The Indian city of Hyderabad is a sprawling metropolis spread across hills and picturesque lakes, and has been at the forefront of attempts to transform the country into a scientific research hub. The planned Pharma City, set about 22 miles south of Hyderabad’s airport, will focus on bulk drugs and promises to ram through India’s treacle-like web of red tape around environmental clearance and land-acquisition by providing drugmakers plots with ready-made approvals for the heavily polluting industry.
The man leading the initiative is Shakthi Nagappan, a slight, bespectacled 36-year-old government employee. Working out of an administrative office in central Hyderabad, Nagappan spouts the jargon of a start-up founder. The walls of his side office are decorated with inspirational quotes and canvas-print portraits of figures like Barack Obama and Elon Musk.
Over cups of sugary tea, Nagappan sketches out how he wants the massive project to emulate the success of Genome Valley, a research and development cluster set up two decades ago to the north of Hyderabad, which now houses labs for companies including Novartis. Nagappan says the upcoming Pharma City to the south will compete with China’s ability to drive down costs.
The main idea is to help Indian pharma companies cut costs and become more competitive on price by providing them with land where environmental clearances are sorted, waste disposal facilities are already built and other infrastructure is ready.
“When we started planning Pharma City, we started looking at various regions, including China. What makes China more attractive?” he says, citing various advantages from cheaper capital and infrastructure, along with the ability to streamline approvals. “Within Pharma City we’ve brought in elements that can bring down capital and operating costs for the industries in a range of anywhere between 25 per cent and 30 per cent.”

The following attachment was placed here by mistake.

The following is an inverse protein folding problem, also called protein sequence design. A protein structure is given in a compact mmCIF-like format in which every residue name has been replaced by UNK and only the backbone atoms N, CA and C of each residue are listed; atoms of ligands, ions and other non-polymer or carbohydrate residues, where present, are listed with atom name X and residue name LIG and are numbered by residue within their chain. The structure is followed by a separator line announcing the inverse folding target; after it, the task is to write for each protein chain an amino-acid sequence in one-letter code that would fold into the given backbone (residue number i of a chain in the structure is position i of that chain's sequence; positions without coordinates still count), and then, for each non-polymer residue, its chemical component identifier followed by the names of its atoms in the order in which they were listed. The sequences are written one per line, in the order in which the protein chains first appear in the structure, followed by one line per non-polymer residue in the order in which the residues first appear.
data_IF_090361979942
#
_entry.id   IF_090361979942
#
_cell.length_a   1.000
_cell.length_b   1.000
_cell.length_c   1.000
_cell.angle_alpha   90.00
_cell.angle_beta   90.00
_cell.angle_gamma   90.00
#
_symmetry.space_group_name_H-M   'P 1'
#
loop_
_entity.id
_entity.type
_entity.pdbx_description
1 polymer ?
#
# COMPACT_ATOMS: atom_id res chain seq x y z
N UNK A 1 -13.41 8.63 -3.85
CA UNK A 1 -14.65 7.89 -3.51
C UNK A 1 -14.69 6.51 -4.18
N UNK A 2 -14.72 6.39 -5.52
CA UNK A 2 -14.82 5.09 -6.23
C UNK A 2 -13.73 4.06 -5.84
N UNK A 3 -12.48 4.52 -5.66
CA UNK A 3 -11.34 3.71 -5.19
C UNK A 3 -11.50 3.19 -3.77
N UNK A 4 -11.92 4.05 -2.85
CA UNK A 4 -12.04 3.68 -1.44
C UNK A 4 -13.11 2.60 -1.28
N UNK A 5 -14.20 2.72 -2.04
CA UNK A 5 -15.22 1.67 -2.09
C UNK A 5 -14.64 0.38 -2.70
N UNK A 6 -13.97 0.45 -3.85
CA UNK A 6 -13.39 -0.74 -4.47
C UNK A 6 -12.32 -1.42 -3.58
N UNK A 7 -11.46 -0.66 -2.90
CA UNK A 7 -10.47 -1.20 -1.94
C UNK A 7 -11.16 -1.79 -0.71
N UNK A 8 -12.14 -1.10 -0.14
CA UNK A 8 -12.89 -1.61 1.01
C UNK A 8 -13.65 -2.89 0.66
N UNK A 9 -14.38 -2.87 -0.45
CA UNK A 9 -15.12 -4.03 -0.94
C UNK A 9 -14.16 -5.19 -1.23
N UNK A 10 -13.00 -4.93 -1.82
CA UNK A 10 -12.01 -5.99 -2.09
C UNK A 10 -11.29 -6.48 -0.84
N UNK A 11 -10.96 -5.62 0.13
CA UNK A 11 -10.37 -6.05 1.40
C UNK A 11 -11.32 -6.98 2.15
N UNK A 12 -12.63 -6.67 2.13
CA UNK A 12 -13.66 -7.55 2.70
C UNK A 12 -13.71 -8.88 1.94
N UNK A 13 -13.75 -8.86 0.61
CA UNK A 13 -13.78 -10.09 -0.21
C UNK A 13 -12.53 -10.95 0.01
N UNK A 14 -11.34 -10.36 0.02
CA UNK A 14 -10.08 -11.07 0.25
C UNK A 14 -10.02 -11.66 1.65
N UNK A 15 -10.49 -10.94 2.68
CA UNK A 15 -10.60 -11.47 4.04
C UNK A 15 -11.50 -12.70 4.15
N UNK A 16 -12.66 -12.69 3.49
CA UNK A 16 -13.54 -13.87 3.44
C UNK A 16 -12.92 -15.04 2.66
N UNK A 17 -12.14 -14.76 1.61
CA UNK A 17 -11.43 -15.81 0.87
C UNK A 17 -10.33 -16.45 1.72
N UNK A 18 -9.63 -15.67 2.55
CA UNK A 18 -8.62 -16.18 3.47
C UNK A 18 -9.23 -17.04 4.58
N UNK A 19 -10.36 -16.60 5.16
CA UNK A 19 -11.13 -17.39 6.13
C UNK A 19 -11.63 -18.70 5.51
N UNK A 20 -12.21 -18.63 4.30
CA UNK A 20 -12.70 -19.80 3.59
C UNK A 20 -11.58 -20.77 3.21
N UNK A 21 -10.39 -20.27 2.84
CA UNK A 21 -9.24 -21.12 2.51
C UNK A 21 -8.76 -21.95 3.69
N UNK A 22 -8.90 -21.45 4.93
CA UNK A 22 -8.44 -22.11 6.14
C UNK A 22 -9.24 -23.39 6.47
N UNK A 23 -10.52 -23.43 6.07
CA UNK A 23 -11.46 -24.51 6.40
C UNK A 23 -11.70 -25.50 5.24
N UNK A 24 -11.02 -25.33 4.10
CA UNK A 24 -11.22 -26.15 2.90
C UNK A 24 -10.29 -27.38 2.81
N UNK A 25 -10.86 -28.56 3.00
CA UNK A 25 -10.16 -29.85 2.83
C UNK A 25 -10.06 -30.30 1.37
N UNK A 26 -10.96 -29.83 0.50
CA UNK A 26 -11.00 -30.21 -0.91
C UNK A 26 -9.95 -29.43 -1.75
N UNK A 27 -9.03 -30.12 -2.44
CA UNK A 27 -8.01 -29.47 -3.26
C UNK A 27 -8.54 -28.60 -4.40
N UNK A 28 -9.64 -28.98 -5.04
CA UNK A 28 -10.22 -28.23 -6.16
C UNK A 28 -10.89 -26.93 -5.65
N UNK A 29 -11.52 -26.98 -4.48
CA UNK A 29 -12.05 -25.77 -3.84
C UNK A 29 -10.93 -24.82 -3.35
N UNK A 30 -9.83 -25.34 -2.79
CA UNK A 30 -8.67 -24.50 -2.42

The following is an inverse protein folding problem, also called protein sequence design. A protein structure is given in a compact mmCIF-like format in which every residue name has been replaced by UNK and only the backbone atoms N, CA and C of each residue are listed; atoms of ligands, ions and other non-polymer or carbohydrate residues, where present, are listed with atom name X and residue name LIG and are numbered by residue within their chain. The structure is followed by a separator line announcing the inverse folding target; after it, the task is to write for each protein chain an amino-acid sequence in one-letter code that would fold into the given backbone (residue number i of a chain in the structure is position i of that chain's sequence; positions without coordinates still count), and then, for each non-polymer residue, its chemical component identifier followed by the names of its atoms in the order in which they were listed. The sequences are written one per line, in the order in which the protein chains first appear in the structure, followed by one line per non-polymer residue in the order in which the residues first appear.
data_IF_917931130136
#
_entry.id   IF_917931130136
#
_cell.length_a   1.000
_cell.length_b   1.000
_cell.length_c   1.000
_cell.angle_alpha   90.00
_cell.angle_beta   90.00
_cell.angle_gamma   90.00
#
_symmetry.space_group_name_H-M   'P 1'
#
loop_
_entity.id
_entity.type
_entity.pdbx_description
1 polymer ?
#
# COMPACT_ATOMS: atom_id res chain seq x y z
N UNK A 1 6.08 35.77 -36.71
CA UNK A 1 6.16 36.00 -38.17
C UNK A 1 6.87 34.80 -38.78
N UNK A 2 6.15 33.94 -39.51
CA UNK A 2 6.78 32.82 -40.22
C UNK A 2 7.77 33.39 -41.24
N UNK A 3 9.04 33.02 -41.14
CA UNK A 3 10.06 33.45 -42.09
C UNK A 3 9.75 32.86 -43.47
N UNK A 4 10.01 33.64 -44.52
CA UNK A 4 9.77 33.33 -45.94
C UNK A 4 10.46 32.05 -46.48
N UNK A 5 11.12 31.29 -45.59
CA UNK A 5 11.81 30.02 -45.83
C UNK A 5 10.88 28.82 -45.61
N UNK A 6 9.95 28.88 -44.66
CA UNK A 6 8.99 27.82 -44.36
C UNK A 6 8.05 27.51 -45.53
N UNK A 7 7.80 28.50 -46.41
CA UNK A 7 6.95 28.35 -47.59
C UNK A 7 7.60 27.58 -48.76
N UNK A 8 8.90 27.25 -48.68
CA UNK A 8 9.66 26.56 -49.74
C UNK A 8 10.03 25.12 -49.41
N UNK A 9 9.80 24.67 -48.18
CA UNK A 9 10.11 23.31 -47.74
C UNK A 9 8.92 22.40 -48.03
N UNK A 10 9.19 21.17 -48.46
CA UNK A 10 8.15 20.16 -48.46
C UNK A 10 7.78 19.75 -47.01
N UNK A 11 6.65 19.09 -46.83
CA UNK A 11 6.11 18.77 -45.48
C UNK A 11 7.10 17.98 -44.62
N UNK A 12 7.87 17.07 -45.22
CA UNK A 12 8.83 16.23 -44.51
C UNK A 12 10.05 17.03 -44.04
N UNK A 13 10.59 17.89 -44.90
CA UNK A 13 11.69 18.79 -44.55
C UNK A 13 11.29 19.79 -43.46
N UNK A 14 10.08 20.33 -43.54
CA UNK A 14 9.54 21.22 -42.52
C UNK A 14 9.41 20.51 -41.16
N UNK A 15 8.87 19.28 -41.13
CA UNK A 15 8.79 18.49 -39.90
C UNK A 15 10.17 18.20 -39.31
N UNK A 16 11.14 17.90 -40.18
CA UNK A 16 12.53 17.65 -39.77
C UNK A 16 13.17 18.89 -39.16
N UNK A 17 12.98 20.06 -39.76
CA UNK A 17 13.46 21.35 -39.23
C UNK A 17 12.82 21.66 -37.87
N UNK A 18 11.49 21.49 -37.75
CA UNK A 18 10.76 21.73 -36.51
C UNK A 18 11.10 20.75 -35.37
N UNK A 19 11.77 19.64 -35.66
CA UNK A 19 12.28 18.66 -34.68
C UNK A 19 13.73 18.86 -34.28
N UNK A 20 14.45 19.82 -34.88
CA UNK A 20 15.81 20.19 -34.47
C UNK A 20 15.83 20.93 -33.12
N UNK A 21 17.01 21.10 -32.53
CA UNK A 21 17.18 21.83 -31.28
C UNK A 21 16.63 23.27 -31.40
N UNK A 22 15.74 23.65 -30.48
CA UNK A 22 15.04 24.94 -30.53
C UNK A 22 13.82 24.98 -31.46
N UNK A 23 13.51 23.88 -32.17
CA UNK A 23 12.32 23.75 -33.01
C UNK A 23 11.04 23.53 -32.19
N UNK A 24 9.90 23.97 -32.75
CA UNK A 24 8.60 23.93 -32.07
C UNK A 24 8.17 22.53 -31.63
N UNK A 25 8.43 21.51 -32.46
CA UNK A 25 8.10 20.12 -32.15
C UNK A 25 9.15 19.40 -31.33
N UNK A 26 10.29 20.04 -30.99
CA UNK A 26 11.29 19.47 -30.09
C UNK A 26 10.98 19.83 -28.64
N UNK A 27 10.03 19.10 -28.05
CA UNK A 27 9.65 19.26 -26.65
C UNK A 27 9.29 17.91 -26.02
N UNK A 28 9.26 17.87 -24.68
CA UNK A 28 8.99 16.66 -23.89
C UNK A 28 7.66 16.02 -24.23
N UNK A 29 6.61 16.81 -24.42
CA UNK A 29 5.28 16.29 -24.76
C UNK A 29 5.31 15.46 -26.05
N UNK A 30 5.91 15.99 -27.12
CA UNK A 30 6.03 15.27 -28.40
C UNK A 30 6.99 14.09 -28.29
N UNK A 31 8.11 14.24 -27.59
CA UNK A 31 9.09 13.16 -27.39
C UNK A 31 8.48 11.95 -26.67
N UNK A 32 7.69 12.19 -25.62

Some Indian companies have largely pulled away from making pharmaceutical ingredients in recent years as the Chinese API industry gained an inherent advantage because of economies of scale and support from its government in the form of financial incentives.
But after the Hubei shutdown of 2020, the Modi government drew up plans to allot land for three major bulk drug parks. It also sought to provide more than $1bn in funding to encourage companies to manufacture ingredients domestically, part of Modi’s nationalistic “Make in India” campaign that now looks to capitalize on firms searching for an alternative to China.
Still, progress has been slow on both the state and national fronts, mired in tender processes and missed deadlines. The Pharma City plan was announced in 2015, and it will supply finished products only a few years down the line.
There’s also a shortage of applicants wanting to make a number of “critical” active pharma ingredients, the kind that China churns out. “The chemical industry cannot be conquered in a year, you need decades of investment to do that,” says Satyanarayana Chava, the head of Laurus Labs Ltd, one of India’s biggest makers of API. “The entire world’s dependence on China will continue.”
Some delays are indicative of the wider challenges around getting infrastructure projects done at speed in India. It will likely take the country a number of decades to reach Modi’s goal of self-reliance, says one western diplomat. Right now it’s easier for Indian pharma firms exporting to western markets to buy ingredients from China that have already been approved by foreign regulators, rather than spend millions of dollars running clinical trials, they add.
In Hyderabad itself, some of India’s biggest pharma tycoons are openly blunt about Modi’s drive.
“As far as commerce goes, nationalism doesn’t work,” says GV Prasad, the co-chair of Dr Reddy’s Laboratories. “If China is offering something cheaper, we’ll buy from China,” he says, pointing out the Chinese-made furniture in his office. “In the end, it’s business.”